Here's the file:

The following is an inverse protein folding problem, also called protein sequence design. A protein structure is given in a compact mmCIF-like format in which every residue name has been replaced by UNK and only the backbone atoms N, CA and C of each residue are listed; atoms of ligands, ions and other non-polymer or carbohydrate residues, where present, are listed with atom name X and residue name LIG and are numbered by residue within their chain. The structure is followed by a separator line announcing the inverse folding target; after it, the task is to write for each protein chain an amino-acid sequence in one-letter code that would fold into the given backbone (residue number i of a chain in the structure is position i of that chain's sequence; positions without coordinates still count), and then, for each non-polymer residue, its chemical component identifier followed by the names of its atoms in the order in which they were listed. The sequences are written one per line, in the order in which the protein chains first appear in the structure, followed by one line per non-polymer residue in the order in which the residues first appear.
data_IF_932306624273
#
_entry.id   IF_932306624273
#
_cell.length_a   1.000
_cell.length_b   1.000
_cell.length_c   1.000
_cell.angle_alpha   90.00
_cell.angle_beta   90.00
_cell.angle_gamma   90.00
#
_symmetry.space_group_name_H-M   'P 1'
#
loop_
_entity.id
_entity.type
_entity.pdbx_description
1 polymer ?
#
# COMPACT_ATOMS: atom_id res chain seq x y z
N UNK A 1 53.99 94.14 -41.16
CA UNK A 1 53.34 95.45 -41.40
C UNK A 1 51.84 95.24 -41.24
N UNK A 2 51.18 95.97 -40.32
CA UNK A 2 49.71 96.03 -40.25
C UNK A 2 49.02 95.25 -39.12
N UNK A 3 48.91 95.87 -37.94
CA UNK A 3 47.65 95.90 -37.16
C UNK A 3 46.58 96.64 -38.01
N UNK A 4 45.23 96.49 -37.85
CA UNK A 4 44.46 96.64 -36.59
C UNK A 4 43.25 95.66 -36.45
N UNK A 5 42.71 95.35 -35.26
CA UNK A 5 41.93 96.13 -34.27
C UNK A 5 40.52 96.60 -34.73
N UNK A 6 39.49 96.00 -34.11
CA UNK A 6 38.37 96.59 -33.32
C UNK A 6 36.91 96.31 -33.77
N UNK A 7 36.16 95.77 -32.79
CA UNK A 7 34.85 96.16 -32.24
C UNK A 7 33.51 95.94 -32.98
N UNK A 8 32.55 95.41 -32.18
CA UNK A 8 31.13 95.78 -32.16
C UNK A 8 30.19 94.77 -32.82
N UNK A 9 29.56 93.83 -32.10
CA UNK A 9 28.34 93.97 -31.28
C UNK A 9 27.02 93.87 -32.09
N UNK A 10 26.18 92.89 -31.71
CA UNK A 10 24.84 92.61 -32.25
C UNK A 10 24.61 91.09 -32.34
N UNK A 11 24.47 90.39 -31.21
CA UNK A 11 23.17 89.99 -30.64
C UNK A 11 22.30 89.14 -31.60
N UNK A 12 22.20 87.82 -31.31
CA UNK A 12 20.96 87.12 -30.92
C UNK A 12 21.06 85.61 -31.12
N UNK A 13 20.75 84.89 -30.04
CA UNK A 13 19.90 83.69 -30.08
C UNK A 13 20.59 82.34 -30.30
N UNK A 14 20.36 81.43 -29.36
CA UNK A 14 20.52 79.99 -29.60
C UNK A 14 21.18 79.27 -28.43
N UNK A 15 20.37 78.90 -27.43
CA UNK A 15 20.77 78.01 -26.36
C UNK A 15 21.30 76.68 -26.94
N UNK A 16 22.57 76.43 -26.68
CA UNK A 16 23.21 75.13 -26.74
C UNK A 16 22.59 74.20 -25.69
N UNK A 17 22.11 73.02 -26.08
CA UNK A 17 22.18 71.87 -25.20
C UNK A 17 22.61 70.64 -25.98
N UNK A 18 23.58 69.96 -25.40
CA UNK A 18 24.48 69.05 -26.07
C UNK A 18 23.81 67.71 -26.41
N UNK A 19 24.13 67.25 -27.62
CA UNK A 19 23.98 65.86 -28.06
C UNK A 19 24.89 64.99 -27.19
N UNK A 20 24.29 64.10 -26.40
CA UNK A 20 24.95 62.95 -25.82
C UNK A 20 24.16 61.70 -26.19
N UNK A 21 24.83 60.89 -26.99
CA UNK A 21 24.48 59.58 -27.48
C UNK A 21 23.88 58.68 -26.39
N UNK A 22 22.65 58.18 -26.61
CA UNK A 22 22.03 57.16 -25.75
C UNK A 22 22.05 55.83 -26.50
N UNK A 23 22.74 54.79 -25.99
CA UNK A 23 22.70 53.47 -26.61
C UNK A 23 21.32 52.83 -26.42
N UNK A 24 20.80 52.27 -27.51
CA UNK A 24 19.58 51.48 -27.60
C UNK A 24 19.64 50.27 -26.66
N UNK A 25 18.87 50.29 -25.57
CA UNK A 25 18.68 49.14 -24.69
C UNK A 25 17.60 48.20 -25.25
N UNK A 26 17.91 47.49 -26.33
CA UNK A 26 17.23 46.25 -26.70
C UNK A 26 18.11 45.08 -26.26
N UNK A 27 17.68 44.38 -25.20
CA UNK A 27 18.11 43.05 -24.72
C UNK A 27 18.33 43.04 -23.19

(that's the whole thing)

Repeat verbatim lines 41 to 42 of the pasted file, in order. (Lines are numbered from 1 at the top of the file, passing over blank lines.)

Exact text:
CA UNK A 7 34.85 96.16 -32.24
C UNK A 7 33.51 95.94 -32.98